In a statement released this morning, the Newseum announces that it will "re-evaluate" its decision to include two terrorists on its "Journalist Memorial." The Newseum had been planning to honor former members of the terrorist group Hamas, Mahmoud Al-Kumi and Hussam Salama.
"Serious questions have been raised as to whether two of the individuals included on our initial list of journalists who died covering the news this past year were truly journalists or whether they were engaged in terrorist activities," the Newseum statement reads.
"We take the concerns raised about these two men seriously and have decided to re-evaluate their inclusion as journalists on our memorial wall pending further investigation.
"Terrorism has altered the landscape in many areas, including the rules of war and engagement, law, investigative and interrogation techniques, and the detention of enemy combatants. Journalism is no exception.
"To further our First Amendment mission to provide a forum where all may speak freely, the Newseum will establish a new initiative to explore differing views on the new questions facing journalism and journalists."
The Newseum, a museum in Washington, D.C. that chronicles the news industry, plans to add two dead terrorists to its "Journalists Memorial." The announcement to include these terrorists on the memorial, which "pays tribute to reporters, photographers and broadcasters who have died reporting the news," was made on the Newseum's website.
CNN, reporting on the possibility that President Barack Obama will nominate Chuck Hagel as secretary of defense, said that the former senator has "been against sanction for iran ... and for talking to Hamas." Watch here:
"As you know, there has been some controversy about Chuck Hagel, not the least of which is in the past he's been against sanctions for Iran, has been for talking to Hamas," said CNN's Gloria Borger.
A week after the ceasefire concluding Israel’s eight day campaign against Hamas, Operation Pillar of Defense, there is some debate as to who came out on top. The way one judges the outcome seems to depend on: one, what you make of the ceasefire agreement; two, what role you think that Egyptian president Mohamed Morsi played; and, three, other less tangible factors.
The New York Times has again attempted to negate the presence of terrorists in the Gaza Strip. Reporter David Carr claims that two senior Hamas terrorists killed last week in precision Israeli airstrikes were in fact journalists.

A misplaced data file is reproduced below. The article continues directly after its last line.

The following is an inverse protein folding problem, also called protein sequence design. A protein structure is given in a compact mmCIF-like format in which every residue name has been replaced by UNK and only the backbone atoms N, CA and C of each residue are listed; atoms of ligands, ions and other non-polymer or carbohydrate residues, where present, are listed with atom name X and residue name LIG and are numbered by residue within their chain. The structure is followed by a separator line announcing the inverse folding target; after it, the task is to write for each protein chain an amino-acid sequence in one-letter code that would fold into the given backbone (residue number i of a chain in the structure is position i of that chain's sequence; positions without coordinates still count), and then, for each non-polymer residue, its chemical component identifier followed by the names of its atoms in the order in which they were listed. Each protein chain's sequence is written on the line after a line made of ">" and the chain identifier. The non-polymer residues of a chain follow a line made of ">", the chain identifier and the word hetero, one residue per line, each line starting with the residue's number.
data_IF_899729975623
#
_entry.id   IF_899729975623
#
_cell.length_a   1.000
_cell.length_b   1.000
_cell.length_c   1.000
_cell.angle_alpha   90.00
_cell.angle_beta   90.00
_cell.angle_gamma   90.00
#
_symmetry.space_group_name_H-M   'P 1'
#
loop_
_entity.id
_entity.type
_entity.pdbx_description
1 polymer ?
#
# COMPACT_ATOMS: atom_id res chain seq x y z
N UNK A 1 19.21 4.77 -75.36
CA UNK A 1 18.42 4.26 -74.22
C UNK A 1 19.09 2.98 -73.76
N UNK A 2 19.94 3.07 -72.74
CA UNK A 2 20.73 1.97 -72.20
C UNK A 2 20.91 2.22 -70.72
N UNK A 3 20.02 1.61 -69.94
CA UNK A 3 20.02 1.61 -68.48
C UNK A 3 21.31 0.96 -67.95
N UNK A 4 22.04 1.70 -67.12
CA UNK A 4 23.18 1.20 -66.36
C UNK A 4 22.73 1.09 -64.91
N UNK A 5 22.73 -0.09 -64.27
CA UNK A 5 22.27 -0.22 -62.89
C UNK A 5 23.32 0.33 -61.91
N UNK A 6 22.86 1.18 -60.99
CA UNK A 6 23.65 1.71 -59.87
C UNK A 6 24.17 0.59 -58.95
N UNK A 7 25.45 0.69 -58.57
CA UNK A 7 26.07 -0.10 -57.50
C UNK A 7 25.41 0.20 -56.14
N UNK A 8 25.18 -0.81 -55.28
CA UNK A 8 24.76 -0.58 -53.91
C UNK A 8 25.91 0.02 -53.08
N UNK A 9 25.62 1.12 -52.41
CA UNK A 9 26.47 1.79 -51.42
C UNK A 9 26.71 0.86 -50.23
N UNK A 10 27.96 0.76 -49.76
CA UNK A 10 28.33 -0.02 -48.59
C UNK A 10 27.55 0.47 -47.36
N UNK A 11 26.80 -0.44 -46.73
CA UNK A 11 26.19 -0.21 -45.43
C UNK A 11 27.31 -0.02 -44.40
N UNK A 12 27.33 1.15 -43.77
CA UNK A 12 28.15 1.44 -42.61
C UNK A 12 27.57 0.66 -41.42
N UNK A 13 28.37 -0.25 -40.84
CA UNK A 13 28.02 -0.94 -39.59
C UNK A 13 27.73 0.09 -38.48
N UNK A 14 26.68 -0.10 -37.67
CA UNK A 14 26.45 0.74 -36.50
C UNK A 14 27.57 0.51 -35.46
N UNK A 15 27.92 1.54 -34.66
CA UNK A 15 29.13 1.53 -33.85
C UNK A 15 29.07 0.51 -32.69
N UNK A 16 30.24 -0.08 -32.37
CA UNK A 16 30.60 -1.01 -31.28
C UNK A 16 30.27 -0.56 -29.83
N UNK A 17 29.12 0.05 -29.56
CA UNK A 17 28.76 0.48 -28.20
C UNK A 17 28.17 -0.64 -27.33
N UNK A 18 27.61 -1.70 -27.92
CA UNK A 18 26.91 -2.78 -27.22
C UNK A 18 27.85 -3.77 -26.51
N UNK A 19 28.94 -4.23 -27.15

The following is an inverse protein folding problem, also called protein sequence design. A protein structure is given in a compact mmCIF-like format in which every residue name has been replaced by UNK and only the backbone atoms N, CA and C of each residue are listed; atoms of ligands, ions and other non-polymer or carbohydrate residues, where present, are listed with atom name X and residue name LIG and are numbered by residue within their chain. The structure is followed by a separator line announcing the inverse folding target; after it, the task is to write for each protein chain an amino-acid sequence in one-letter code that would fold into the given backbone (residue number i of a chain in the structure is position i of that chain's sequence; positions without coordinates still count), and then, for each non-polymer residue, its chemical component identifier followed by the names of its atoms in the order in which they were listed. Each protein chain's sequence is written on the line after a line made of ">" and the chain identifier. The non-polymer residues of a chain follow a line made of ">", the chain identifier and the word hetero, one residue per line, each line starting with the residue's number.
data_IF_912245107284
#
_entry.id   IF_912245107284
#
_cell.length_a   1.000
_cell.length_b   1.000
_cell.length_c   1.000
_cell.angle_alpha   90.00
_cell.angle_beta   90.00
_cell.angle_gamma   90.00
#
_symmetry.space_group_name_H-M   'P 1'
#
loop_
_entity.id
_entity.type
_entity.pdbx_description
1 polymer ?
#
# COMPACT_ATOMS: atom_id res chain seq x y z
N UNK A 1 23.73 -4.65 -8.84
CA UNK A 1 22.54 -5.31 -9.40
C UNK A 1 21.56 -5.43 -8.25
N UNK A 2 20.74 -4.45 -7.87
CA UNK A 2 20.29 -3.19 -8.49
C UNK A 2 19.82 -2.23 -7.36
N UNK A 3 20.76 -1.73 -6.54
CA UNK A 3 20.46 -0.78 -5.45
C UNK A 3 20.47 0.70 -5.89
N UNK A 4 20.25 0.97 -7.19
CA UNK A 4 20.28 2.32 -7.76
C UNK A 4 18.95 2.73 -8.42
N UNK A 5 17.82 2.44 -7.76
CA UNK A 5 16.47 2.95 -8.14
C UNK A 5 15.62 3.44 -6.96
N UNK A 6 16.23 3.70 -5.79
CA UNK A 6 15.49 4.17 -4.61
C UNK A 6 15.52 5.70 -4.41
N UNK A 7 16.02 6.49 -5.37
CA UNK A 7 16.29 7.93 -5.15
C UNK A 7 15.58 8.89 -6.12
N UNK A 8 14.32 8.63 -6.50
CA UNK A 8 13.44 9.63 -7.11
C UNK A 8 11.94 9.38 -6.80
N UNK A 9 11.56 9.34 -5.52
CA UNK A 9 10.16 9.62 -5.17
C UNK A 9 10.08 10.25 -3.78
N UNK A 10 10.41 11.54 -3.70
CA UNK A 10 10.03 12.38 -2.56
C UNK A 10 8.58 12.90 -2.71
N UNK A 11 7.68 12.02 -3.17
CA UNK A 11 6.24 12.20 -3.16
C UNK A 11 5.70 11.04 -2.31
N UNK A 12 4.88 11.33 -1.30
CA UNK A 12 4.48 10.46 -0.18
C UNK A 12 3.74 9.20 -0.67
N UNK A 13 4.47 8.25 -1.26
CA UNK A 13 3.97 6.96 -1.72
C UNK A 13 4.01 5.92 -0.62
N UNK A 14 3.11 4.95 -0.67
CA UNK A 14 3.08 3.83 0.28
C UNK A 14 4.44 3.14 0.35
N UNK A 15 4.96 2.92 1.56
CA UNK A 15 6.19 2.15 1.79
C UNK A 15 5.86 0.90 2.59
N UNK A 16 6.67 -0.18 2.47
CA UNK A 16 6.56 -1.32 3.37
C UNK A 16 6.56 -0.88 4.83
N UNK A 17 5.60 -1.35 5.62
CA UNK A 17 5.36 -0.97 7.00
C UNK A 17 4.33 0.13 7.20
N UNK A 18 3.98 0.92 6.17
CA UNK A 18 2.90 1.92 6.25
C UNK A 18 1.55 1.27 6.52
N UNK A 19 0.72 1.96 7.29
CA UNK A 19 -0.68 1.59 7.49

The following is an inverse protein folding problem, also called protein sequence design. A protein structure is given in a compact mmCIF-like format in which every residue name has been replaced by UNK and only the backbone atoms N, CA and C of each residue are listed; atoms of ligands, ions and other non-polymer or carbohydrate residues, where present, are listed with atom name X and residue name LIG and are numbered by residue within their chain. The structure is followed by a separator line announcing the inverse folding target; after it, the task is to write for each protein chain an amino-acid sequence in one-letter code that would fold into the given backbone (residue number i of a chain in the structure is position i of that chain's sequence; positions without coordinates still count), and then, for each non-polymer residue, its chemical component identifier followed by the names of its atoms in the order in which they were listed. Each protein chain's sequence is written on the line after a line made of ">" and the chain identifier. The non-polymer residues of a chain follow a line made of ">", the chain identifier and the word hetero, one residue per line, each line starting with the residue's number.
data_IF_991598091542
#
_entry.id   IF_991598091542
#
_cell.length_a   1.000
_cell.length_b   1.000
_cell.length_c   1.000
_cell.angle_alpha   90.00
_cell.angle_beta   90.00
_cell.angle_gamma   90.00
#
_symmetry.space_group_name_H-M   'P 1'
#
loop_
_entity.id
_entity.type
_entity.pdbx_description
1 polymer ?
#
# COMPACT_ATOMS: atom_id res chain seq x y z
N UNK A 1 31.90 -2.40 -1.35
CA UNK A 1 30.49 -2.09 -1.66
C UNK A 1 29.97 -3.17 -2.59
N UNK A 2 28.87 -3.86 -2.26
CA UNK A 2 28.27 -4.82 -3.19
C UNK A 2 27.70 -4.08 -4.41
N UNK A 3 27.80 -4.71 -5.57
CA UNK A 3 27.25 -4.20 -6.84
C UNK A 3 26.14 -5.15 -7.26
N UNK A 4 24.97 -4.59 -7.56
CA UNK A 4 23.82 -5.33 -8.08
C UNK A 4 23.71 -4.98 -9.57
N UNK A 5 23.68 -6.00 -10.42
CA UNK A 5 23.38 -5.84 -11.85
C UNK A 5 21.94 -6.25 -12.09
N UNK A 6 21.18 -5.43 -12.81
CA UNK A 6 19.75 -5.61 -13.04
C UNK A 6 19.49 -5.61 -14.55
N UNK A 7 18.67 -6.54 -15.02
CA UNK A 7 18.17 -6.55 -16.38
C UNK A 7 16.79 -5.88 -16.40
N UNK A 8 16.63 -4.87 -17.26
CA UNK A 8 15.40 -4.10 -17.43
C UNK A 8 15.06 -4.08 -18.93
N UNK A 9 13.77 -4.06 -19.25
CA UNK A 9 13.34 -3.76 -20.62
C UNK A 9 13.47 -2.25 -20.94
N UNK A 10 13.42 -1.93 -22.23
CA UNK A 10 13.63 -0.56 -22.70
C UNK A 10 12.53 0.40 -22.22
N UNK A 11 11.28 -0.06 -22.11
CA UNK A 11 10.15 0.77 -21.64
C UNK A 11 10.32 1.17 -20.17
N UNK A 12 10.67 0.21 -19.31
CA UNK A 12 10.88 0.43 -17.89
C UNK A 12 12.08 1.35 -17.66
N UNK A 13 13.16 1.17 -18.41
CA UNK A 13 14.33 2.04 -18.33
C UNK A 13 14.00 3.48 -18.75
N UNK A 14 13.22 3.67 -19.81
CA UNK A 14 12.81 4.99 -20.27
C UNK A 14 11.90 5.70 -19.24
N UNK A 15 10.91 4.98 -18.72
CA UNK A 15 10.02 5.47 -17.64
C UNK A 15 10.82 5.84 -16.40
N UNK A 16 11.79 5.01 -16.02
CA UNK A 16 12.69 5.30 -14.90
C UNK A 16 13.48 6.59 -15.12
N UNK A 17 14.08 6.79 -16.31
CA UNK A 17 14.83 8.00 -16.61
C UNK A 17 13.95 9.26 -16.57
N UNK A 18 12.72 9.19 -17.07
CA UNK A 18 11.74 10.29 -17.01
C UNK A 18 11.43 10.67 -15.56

Babies are being named for the recent fighting between the terrorist group Hamas in the Gaza Strip and Israel, the Israeli media is reporting. At least, babies being born to those affiliated with Hamas.
"Some parents from the Strip have decided to name their newborn babies after operation-affiliated icons – from assassinated Hamas commanders to long-range missiles fired at Israel," reports the Israeli paper Yediot Achronot.
The day after Hamas agreed to a ceasefire with Israel, the terrorist group's TV station aired this "Death to Israel!" music video on its station:
"Destroy the throne of Zion, the house of absolute evil," the song goes. "Raise the banner of victory. Be like the fire of a volcano. Repeat in the name of your Jihad: Death to Israel! With blood and fire, resist until freedom. Defeat the soldiers of aggression the enemies of humanity."
If the truce announced in Cairo last Wednesday truly brings the Gaza war to a close, it is not too soon to assess who gained and who lost from this conflict.
Hamas provoked the war and chose the timing, so it is not surprising that they thought they would gain—and they have gained. The PLO initiative in the United Nations (to be classified as a “non-member observer state”) was shifting energy to the West Bank leadership, and by these attacks on Israel Hamas shifted it back. President Mahmoud Abbas and his cronies in Ramallah barely made the papers, despite Secretary of State Hillary Clinton’s visit there. They were marginalized while Arab leaders and Turkish officials visited Gaza, and Hamas leaders traveled to Cairo for high-publicity meetings. The PLO leadership in Ramallah is one of the big losers of the last few weeks.